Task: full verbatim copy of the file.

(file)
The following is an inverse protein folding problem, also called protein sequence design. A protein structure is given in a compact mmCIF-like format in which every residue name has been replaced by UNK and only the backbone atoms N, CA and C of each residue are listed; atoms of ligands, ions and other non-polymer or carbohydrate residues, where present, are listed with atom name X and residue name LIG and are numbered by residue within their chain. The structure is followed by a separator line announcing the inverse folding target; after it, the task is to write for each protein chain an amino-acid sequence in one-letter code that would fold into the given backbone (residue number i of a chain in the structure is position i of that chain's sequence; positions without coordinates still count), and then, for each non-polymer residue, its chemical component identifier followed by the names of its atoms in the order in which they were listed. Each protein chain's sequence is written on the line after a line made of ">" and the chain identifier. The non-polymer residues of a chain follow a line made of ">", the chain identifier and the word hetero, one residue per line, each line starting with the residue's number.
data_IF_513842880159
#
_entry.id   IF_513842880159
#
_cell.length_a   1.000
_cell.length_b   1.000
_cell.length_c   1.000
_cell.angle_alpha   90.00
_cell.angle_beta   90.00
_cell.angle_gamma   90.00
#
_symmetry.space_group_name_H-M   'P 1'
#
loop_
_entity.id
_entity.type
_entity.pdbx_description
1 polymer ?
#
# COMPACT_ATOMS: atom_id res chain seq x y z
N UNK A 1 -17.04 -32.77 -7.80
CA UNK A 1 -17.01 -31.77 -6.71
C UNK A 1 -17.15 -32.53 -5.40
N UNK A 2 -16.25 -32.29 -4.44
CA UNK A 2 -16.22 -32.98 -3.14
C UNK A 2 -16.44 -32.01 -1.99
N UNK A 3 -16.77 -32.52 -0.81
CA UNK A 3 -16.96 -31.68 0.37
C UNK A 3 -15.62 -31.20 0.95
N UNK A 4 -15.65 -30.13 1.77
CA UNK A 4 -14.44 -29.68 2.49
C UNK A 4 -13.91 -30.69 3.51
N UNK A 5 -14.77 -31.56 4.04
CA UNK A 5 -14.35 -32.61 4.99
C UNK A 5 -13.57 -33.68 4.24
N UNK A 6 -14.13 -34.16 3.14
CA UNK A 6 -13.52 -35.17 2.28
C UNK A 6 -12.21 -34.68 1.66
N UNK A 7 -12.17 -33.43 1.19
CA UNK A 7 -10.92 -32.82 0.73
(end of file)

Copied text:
The following is an inverse protein folding problem, also called protein sequence design. A protein structure is given in a compact mmCIF-like format in which every residue name has been replaced by UNK and only the backbone atoms N, CA and C of each residue are listed; atoms of ligands, ions and other non-polymer or carbohydrate residues, where present, are listed with atom name X and residue name LIG and are numbered by residue within their chain. The structure is followed by a separator line announcing the inverse folding target; after it, the task is to write for each protein chain an amino-acid sequence in one-letter code that would fold into the given backbone (residue number i of a chain in the structure is position i of that chain's sequence; positions without coordinates still count), and then, for each non-polymer residue, its chemical component identifier followed by the names of its atoms in the order in which they were listed. Each protein chain's sequence is written on the line after a line made of ">" and the chain identifier. The non-polymer residues of a chain follow a line made of ">", the chain identifier and the word hetero, one residue per line, each line starting with the residue's number.
data_IF_513842880159
#
_entry.id   IF_513842880159
#
_cell.length_a   1.000
_cell.length_b   1.000
_cell.length_c   1.000
_cell.angle_alpha   90.00
_cell.angle_beta   90.00
_cell.angle_gamma   90.00
#
_symmetry.space_group_name_H-M   'P 1'
#
loop_
_entity.id
_entity.type
_entity.pdbx_description
1 polymer ?
#
# COMPACT_ATOMS: atom_id res chain seq x y z
N UNK A 1 -17.04 -32.77 -7.80
CA UNK A 1 -17.01 -31.77 -6.71
C UNK A 1 -17.15 -32.53 -5.40
N UNK A 2 -16.25 -32.29 -4.44
CA UNK A 2 -16.22 -32.98 -3.14
C UNK A 2 -16.44 -32.01 -1.99
N UNK A 3 -16.77 -32.52 -0.81
CA UNK A 3 -16.96 -31.68 0.37
C UNK A 3 -15.62 -31.20 0.95
N UNK A 4 -15.65 -30.13 1.77
CA UNK A 4 -14.44 -29.68 2.49
C UNK A 4 -13.91 -30.69 3.51
N UNK A 5 -14.77 -31.56 4.04
CA UNK A 5 -14.35 -32.61 4.99
C UNK A 5 -13.57 -33.68 4.24
N UNK A 6 -14.13 -34.16 3.14
CA UNK A 6 -13.52 -35.17 2.28
C UNK A 6 -12.21 -34.68 1.66
N UNK A 7 -12.17 -33.43 1.19
CA UNK A 7 -10.92 -32.82 0.73